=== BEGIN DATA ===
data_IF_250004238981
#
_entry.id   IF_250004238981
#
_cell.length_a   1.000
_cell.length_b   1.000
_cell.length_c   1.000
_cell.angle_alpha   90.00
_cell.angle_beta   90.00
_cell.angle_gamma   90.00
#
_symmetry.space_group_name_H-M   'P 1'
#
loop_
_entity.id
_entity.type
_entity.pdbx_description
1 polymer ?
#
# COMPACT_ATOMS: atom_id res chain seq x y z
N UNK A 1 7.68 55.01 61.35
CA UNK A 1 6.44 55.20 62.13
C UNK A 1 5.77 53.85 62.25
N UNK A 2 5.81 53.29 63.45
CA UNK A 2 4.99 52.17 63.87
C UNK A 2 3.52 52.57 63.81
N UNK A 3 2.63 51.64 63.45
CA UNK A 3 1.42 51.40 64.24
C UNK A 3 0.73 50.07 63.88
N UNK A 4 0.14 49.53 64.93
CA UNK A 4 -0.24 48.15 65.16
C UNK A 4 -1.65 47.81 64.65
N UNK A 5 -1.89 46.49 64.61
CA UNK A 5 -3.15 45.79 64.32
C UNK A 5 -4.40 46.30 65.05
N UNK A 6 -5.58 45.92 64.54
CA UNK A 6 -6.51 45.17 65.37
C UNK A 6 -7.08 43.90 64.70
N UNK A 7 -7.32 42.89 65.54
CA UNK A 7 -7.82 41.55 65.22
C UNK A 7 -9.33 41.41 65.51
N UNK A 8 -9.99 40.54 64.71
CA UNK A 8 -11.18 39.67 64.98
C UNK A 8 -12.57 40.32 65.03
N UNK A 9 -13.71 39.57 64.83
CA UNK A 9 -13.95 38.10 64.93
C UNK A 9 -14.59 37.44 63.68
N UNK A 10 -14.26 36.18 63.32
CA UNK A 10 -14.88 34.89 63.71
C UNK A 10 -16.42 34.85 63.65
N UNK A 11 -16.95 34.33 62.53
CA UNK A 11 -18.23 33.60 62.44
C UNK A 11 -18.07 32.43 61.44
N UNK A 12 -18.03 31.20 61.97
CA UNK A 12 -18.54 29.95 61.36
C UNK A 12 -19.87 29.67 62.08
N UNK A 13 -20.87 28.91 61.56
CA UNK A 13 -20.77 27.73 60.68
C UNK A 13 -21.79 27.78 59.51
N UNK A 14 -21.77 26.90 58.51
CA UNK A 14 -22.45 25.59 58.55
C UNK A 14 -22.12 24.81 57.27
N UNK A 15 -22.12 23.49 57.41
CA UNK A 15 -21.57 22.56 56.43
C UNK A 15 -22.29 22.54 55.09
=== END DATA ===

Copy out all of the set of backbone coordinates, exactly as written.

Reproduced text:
data_IF_250004238981
#
_entry.id   IF_250004238981
#
_cell.length_a   1.000
_cell.length_b   1.000
_cell.length_c   1.000
_cell.angle_alpha   90.00
_cell.angle_beta   90.00
_cell.angle_gamma   90.00
#
_symmetry.space_group_name_H-M   'P 1'
#
loop_
_entity.id
_entity.type
_entity.pdbx_description
1 polymer ?
#
# COMPACT_ATOMS: atom_id res chain seq x y z
N UNK A 1 7.68 55.01 61.35
CA UNK A 1 6.44 55.20 62.13
C UNK A 1 5.77 53.85 62.25
N UNK A 2 5.81 53.29 63.45
CA UNK A 2 4.99 52.17 63.87
C UNK A 2 3.52 52.57 63.81
N UNK A 3 2.63 51.64 63.45
CA UNK A 3 1.42 51.40 64.24
C UNK A 3 0.73 50.07 63.88
N UNK A 4 0.14 49.53 64.93
CA UNK A 4 -0.24 48.15 65.16
C UNK A 4 -1.65 47.81 64.65
N UNK A 5 -1.89 46.49 64.61
CA UNK A 5 -3.15 45.79 64.32
C UNK A 5 -4.40 46.30 65.05
N UNK A 6 -5.58 45.92 64.54
CA UNK A 6 -6.51 45.17 65.37
C UNK A 6 -7.08 43.90 64.70
N UNK A 7 -7.32 42.89 65.54
CA UNK A 7 -7.82 41.55 65.22
C UNK A 7 -9.33 41.41 65.51
N UNK A 8 -9.99 40.54 64.71
CA UNK A 8 -11.18 39.67 64.98
C UNK A 8 -12.57 40.32 65.03
N UNK A 9 -13.71 39.57 64.83
CA UNK A 9 -13.95 38.10 64.93
C UNK A 9 -14.59 37.44 63.68
N UNK A 10 -14.26 36.18 63.32
CA UNK A 10 -14.88 34.89 63.71
C UNK A 10 -16.42 34.85 63.65
N UNK A 11 -16.95 34.33 62.53
CA UNK A 11 -18.23 33.60 62.44
C UNK A 11 -18.07 32.43 61.44
N UNK A 12 -18.03 31.20 61.97
CA UNK A 12 -18.54 29.95 61.36
C UNK A 12 -19.87 29.67 62.08
N UNK A 13 -20.87 28.91 61.56
CA UNK A 13 -20.77 27.73 60.68
C UNK A 13 -21.79 27.78 59.51
N UNK A 14 -21.77 26.90 58.51
CA UNK A 14 -22.45 25.59 58.55
C UNK A 14 -22.12 24.81 57.27
N UNK A 15 -22.12 23.49 57.41
CA UNK A 15 -21.57 22.56 56.43
C UNK A 15 -22.29 22.54 55.09